One chromosome, one contig: complete microbial genomes from long-read sequencing and assembly

Curr Opin Microbiol. 2015 Feb;23:110-20. doi: 10.1016/j.mib.2014.11.014. Epub 2014 Dec 1.


Like a jigsaw puzzle with large pieces, a genome sequenced with long reads is easier to assemble. However, recent sequencing technologies have favored lowering per-base cost at the expense of read length. This has dramatically reduced sequencing cost, but resulted in fragmented assemblies, which negatively affect downstream analyses and hinder the creation of finished (gapless, high-quality) genomes. In contrast, emerging long-read sequencing technologies can now produce reads tens of kilobases in length, enabling the automated finishing of microbial genomes for under $1000. This promises to improve the quality of reference databases and facilitate new studies of chromosomal structure and variation. We present an overview of these new technologies and the methods used to assemble long reads into complete genomes.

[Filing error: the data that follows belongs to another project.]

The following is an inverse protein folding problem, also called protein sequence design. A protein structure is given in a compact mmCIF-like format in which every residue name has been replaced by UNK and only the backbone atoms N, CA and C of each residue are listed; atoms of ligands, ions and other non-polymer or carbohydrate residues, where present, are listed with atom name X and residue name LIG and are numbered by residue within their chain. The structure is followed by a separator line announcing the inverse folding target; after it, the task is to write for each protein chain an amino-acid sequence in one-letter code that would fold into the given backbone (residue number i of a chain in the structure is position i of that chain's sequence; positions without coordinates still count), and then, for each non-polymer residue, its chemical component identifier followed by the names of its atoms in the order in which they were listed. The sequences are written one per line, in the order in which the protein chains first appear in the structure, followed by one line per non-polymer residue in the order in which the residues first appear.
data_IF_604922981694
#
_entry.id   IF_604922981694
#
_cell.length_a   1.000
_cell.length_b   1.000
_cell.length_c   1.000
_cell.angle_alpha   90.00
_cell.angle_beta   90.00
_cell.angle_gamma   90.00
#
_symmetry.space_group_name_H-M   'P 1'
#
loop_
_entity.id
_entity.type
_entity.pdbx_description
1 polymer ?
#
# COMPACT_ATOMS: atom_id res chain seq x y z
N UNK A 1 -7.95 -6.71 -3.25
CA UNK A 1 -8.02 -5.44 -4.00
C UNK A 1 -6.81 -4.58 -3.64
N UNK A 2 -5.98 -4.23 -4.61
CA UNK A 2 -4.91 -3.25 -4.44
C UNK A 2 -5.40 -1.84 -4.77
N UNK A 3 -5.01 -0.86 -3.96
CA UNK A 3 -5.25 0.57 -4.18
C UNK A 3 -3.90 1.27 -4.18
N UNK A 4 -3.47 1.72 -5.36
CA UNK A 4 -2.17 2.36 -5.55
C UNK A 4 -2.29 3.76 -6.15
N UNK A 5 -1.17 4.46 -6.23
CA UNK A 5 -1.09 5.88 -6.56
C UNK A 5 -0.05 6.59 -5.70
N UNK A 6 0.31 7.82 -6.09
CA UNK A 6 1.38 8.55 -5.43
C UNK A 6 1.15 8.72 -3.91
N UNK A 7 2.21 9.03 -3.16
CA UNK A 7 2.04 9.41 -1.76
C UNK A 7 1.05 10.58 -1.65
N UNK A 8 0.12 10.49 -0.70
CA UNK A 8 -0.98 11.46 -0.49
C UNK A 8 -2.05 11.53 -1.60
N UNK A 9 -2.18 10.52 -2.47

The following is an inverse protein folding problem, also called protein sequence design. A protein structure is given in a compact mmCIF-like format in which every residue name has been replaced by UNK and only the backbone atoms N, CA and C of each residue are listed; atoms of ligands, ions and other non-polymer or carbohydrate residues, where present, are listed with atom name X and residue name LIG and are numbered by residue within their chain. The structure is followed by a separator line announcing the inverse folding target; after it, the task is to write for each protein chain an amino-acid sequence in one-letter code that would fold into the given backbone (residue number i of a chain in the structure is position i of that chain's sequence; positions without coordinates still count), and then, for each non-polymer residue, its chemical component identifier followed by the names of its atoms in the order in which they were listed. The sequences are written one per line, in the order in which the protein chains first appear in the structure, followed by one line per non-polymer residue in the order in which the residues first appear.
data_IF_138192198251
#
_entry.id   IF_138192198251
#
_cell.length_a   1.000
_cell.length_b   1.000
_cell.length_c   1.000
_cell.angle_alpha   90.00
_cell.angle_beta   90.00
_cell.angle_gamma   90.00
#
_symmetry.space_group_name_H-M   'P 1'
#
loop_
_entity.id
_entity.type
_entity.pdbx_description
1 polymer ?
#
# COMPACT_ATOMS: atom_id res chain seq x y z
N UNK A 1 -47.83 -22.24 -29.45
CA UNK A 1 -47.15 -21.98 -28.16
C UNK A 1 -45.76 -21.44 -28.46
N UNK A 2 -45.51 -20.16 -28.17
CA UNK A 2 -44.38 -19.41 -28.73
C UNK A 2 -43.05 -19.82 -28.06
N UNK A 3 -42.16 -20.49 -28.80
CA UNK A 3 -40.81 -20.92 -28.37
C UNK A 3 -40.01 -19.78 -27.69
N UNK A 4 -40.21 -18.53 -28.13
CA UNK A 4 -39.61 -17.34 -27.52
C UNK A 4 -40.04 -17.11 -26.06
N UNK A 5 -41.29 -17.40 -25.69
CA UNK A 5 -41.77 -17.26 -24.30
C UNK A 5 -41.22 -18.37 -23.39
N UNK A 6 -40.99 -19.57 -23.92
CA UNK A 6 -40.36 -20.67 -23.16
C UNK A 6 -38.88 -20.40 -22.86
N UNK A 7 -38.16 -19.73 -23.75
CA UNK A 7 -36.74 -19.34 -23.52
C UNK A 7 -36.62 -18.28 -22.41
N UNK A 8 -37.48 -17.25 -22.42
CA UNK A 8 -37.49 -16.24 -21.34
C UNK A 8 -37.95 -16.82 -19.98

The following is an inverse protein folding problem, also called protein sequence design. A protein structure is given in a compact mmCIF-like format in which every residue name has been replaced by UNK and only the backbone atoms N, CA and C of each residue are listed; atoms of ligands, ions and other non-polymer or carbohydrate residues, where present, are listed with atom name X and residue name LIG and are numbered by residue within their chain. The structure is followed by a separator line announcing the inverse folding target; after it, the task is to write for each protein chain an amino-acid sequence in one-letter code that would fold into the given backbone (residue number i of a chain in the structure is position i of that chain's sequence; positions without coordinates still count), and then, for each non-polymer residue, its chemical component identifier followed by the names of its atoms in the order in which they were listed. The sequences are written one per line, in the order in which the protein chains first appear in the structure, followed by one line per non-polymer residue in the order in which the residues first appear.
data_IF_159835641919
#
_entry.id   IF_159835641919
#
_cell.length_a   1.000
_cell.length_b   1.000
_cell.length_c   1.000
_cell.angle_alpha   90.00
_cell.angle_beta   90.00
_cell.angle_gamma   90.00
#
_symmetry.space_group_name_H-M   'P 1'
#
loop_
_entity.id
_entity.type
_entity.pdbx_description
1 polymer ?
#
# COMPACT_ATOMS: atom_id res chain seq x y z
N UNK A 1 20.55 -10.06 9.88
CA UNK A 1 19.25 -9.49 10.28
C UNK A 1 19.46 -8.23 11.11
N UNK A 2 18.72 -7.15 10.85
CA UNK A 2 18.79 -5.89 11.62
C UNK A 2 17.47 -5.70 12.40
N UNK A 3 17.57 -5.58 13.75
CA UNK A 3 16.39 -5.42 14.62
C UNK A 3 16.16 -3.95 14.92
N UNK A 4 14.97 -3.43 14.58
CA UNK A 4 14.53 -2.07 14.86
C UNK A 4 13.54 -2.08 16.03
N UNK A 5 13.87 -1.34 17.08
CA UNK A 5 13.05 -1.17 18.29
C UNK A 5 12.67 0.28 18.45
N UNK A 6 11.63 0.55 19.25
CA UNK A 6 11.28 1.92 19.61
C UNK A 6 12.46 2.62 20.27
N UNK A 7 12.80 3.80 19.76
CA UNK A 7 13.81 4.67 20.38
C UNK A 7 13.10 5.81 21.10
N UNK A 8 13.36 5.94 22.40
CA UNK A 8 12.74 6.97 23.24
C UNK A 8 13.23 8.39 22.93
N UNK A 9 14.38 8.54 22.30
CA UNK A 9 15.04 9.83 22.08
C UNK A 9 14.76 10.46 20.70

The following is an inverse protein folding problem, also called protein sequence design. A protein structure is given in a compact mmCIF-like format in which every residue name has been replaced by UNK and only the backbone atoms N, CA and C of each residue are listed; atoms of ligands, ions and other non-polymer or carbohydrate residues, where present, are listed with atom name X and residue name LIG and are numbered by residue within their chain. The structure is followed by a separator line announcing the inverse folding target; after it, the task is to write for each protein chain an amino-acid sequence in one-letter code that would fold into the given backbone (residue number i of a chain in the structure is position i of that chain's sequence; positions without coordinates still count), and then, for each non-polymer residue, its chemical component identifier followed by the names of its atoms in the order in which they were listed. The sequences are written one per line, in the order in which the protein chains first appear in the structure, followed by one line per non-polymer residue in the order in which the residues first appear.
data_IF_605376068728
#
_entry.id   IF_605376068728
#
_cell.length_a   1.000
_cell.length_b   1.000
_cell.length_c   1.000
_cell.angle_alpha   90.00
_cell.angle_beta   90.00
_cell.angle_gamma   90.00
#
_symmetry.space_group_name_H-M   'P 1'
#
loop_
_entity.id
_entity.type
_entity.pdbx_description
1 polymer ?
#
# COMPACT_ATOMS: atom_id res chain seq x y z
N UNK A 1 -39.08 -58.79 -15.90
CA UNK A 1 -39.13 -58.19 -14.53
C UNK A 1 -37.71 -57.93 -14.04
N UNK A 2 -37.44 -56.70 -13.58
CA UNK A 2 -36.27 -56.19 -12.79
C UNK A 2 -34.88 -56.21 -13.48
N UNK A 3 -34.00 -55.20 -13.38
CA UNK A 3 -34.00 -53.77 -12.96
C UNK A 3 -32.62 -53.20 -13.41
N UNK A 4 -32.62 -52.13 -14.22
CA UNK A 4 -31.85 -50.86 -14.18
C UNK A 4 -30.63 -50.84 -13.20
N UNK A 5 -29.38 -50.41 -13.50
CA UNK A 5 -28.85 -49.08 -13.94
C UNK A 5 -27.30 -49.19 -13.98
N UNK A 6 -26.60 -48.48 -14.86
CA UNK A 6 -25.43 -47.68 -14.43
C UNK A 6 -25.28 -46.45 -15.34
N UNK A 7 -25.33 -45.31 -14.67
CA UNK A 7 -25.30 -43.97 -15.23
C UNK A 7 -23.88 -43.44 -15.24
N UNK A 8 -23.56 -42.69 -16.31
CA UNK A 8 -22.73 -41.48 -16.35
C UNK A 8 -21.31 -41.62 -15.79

Publication types

  • Research Support, U.S. Gov't, Non-P.H.S.
  • Review

MeSH terms

  • Chromosomes*
  • Contig Mapping / methods*
  • Contig Mapping / trends
  • Genome, Microbial*
  • Molecular Biology / methods*
  • Molecular Biology / trends
  • Sequence Analysis, DNA / methods*
  • Sequence Analysis, DNA / trends